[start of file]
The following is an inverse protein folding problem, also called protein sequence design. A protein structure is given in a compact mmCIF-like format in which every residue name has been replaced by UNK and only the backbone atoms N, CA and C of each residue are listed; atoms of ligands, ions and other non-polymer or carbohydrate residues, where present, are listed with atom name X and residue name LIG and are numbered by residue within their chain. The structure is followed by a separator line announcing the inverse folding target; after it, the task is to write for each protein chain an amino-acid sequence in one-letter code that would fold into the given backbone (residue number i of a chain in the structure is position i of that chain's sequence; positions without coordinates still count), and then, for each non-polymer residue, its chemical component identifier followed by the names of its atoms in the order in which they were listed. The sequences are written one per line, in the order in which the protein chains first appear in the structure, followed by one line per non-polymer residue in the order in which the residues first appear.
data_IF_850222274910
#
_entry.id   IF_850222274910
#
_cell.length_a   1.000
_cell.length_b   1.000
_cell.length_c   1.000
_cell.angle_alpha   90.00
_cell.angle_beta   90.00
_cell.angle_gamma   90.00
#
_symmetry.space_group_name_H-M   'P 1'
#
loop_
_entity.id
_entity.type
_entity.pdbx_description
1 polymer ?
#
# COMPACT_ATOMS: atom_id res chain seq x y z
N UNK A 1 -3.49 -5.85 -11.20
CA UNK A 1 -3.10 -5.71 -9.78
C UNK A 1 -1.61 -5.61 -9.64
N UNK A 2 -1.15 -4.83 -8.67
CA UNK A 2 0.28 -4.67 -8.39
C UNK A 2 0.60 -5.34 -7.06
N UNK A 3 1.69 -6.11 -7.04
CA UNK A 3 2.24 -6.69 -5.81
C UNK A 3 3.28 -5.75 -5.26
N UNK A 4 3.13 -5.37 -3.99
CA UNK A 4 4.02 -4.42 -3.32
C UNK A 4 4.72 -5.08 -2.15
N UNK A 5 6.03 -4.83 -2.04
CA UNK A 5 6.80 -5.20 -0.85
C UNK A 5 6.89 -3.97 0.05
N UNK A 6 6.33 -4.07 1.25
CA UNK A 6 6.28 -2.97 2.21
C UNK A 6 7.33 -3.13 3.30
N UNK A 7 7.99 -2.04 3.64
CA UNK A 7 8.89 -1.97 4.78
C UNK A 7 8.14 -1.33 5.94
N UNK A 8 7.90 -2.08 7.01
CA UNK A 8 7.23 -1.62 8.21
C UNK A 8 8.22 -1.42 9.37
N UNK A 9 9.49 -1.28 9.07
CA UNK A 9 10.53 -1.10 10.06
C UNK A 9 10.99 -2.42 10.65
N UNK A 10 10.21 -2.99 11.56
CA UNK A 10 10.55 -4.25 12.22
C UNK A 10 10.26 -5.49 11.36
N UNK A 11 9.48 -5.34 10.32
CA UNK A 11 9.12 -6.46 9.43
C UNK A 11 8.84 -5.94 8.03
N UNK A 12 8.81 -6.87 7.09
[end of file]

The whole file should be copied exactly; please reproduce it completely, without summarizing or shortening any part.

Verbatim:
The following is an inverse protein folding problem, also called protein sequence design. A protein structure is given in a compact mmCIF-like format in which every residue name has been replaced by UNK and only the backbone atoms N, CA and C of each residue are listed; atoms of ligands, ions and other non-polymer or carbohydrate residues, where present, are listed with atom name X and residue name LIG and are numbered by residue within their chain. The structure is followed by a separator line announcing the inverse folding target; after it, the task is to write for each protein chain an amino-acid sequence in one-letter code that would fold into the given backbone (residue number i of a chain in the structure is position i of that chain's sequence; positions without coordinates still count), and then, for each non-polymer residue, its chemical component identifier followed by the names of its atoms in the order in which they were listed. The sequences are written one per line, in the order in which the protein chains first appear in the structure, followed by one line per non-polymer residue in the order in which the residues first appear.
data_IF_850222274910
#
_entry.id   IF_850222274910
#
_cell.length_a   1.000
_cell.length_b   1.000
_cell.length_c   1.000
_cell.angle_alpha   90.00
_cell.angle_beta   90.00
_cell.angle_gamma   90.00
#
_symmetry.space_group_name_H-M   'P 1'
#
loop_
_entity.id
_entity.type
_entity.pdbx_description
1 polymer ?
#
# COMPACT_ATOMS: atom_id res chain seq x y z
N UNK A 1 -3.49 -5.85 -11.20
CA UNK A 1 -3.10 -5.71 -9.78
C UNK A 1 -1.61 -5.61 -9.64
N UNK A 2 -1.15 -4.83 -8.67
CA UNK A 2 0.28 -4.67 -8.39
C UNK A 2 0.60 -5.34 -7.06
N UNK A 3 1.69 -6.11 -7.04
CA UNK A 3 2.24 -6.69 -5.81
C UNK A 3 3.28 -5.75 -5.26
N UNK A 4 3.13 -5.37 -3.99
CA UNK A 4 4.02 -4.42 -3.32
C UNK A 4 4.72 -5.08 -2.15
N UNK A 5 6.03 -4.83 -2.04
CA UNK A 5 6.80 -5.20 -0.85
C UNK A 5 6.89 -3.97 0.05
N UNK A 6 6.33 -4.07 1.25
CA UNK A 6 6.28 -2.97 2.21
C UNK A 6 7.33 -3.13 3.30
N UNK A 7 7.99 -2.04 3.64
CA UNK A 7 8.89 -1.97 4.78
C UNK A 7 8.14 -1.33 5.94
N UNK A 8 7.90 -2.08 7.01
CA UNK A 8 7.23 -1.62 8.21
C UNK A 8 8.22 -1.42 9.37
N UNK A 9 9.49 -1.28 9.07
CA UNK A 9 10.53 -1.10 10.06
C UNK A 9 10.99 -2.42 10.65
N UNK A 10 10.21 -2.99 11.56
CA UNK A 10 10.55 -4.25 12.22
C UNK A 10 10.26 -5.49 11.36
N UNK A 11 9.48 -5.34 10.32
CA UNK A 11 9.12 -6.46 9.43
C UNK A 11 8.84 -5.94 8.03
N UNK A 12 8.81 -6.87 7.09